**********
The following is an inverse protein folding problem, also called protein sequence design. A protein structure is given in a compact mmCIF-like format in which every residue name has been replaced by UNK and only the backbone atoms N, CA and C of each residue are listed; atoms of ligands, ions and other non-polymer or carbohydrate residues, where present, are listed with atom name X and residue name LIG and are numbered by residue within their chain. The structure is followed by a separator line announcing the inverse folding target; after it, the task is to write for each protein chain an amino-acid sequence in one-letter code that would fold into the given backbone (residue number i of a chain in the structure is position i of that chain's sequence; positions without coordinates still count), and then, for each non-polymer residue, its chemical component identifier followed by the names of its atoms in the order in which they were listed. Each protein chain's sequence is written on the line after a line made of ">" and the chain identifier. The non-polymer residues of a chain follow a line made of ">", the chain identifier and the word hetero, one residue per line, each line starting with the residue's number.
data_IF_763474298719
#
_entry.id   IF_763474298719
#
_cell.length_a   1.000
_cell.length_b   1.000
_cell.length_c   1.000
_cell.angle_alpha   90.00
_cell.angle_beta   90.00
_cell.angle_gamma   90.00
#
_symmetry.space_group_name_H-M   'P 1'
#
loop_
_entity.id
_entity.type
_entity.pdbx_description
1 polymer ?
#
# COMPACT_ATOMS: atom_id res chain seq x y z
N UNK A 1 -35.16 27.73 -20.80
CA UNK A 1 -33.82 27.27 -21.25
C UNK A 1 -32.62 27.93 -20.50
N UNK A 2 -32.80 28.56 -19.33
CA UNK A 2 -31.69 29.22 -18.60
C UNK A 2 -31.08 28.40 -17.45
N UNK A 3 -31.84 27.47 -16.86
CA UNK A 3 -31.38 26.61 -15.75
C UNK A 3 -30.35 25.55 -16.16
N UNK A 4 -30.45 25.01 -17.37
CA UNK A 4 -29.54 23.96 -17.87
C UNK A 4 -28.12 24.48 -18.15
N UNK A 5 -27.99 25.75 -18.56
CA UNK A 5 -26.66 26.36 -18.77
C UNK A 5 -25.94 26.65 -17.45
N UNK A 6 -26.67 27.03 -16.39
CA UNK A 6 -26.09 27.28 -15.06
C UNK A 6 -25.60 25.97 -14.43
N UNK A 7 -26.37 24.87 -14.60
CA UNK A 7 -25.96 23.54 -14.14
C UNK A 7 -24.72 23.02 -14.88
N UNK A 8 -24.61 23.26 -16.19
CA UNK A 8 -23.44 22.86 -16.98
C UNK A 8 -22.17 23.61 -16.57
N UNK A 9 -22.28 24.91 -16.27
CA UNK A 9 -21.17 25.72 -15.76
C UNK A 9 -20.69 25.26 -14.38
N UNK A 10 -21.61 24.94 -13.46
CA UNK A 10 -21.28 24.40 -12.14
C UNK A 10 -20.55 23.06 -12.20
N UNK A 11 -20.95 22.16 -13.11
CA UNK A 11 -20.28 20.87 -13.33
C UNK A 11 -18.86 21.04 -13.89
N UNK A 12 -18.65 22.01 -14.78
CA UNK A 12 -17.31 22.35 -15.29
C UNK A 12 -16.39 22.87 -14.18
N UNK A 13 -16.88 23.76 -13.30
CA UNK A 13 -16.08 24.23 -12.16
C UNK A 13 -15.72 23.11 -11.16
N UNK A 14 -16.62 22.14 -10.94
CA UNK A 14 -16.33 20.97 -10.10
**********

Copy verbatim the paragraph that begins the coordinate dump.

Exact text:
The following is an inverse protein folding problem, also called protein sequence design. A protein structure is given in a compact mmCIF-like format in which every residue name has been replaced by UNK and only the backbone atoms N, CA and C of each residue are listed; atoms of ligands, ions and other non-polymer or carbohydrate residues, where present, are listed with atom name X and residue name LIG and are numbered by residue within their chain. The structure is followed by a separator line announcing the inverse folding target; after it, the task is to write for each protein chain an amino-acid sequence in one-letter code that would fold into the given backbone (residue number i of a chain in the structure is position i of that chain's sequence; positions without coordinates still count), and then, for each non-polymer residue, its chemical component identifier followed by the names of its atoms in the order in which they were listed. Each protein chain's sequence is written on the line after a line made of ">" and the chain identifier. The non-polymer residues of a chain follow a line made of ">", the chain identifier and the word hetero, one residue per line, each line starting with the residue's number.